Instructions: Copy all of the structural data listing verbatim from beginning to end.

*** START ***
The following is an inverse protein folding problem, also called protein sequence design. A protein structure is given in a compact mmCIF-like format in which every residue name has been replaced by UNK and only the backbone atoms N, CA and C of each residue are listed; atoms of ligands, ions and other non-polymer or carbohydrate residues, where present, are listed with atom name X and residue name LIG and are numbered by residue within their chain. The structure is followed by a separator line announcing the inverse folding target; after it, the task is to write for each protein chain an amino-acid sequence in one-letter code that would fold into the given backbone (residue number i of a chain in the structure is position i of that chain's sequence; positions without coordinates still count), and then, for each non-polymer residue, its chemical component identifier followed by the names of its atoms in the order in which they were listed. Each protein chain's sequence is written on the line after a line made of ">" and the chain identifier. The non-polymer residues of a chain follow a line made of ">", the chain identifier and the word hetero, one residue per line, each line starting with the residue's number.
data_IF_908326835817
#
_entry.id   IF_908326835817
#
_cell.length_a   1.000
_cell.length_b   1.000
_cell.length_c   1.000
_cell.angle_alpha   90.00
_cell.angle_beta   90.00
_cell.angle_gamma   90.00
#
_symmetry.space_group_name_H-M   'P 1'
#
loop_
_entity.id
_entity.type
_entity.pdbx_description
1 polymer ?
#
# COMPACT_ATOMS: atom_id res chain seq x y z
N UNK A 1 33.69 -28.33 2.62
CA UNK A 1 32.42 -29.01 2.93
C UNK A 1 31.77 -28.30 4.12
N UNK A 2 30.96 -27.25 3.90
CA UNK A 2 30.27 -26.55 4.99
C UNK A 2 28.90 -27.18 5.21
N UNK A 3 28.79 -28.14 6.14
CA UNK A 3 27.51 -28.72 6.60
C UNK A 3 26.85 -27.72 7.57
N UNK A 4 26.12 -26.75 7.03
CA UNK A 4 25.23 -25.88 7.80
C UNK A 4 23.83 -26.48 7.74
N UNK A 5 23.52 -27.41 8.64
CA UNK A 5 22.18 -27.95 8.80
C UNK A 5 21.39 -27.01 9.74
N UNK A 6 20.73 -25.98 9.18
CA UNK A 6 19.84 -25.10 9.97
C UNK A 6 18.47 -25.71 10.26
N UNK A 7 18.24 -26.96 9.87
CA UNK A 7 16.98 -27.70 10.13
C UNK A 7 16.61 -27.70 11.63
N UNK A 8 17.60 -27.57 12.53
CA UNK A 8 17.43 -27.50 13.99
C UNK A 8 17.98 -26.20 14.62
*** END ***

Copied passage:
The following is an inverse protein folding problem, also called protein sequence design. A protein structure is given in a compact mmCIF-like format in which every residue name has been replaced by UNK and only the backbone atoms N, CA and C of each residue are listed; atoms of ligands, ions and other non-polymer or carbohydrate residues, where present, are listed with atom name X and residue name LIG and are numbered by residue within their chain. The structure is followed by a separator line announcing the inverse folding target; after it, the task is to write for each protein chain an amino-acid sequence in one-letter code that would fold into the given backbone (residue number i of a chain in the structure is position i of that chain's sequence; positions without coordinates still count), and then, for each non-polymer residue, its chemical component identifier followed by the names of its atoms in the order in which they were listed. Each protein chain's sequence is written on the line after a line made of ">" and the chain identifier. The non-polymer residues of a chain follow a line made of ">", the chain identifier and the word hetero, one residue per line, each line starting with the residue's number.
data_IF_908326835817
#
_entry.id   IF_908326835817
#
_cell.length_a   1.000
_cell.length_b   1.000
_cell.length_c   1.000
_cell.angle_alpha   90.00
_cell.angle_beta   90.00
_cell.angle_gamma   90.00
#
_symmetry.space_group_name_H-M   'P 1'
#
loop_
_entity.id
_entity.type
_entity.pdbx_description
1 polymer ?
#
# COMPACT_ATOMS: atom_id res chain seq x y z
N UNK A 1 33.69 -28.33 2.62
CA UNK A 1 32.42 -29.01 2.93
C UNK A 1 31.77 -28.30 4.12
N UNK A 2 30.96 -27.25 3.90
CA UNK A 2 30.27 -26.55 4.99
C UNK A 2 28.90 -27.18 5.21
N UNK A 3 28.79 -28.14 6.14
CA UNK A 3 27.51 -28.72 6.60
C UNK A 3 26.85 -27.72 7.57
N UNK A 4 26.12 -26.75 7.03
CA UNK A 4 25.23 -25.88 7.80
C UNK A 4 23.83 -26.48 7.74
N UNK A 5 23.52 -27.41 8.64
CA UNK A 5 22.18 -27.95 8.80
C UNK A 5 21.39 -27.01 9.74
N UNK A 6 20.73 -25.98 9.18
CA UNK A 6 19.84 -25.10 9.97
C UNK A 6 18.47 -25.71 10.26
N UNK A 7 18.24 -26.96 9.87
CA UNK A 7 16.98 -27.70 10.13
C UNK A 7 16.61 -27.70 11.63
N UNK A 8 17.60 -27.57 12.53
CA UNK A 8 17.43 -27.50 13.99
C UNK A 8 17.98 -26.20 14.62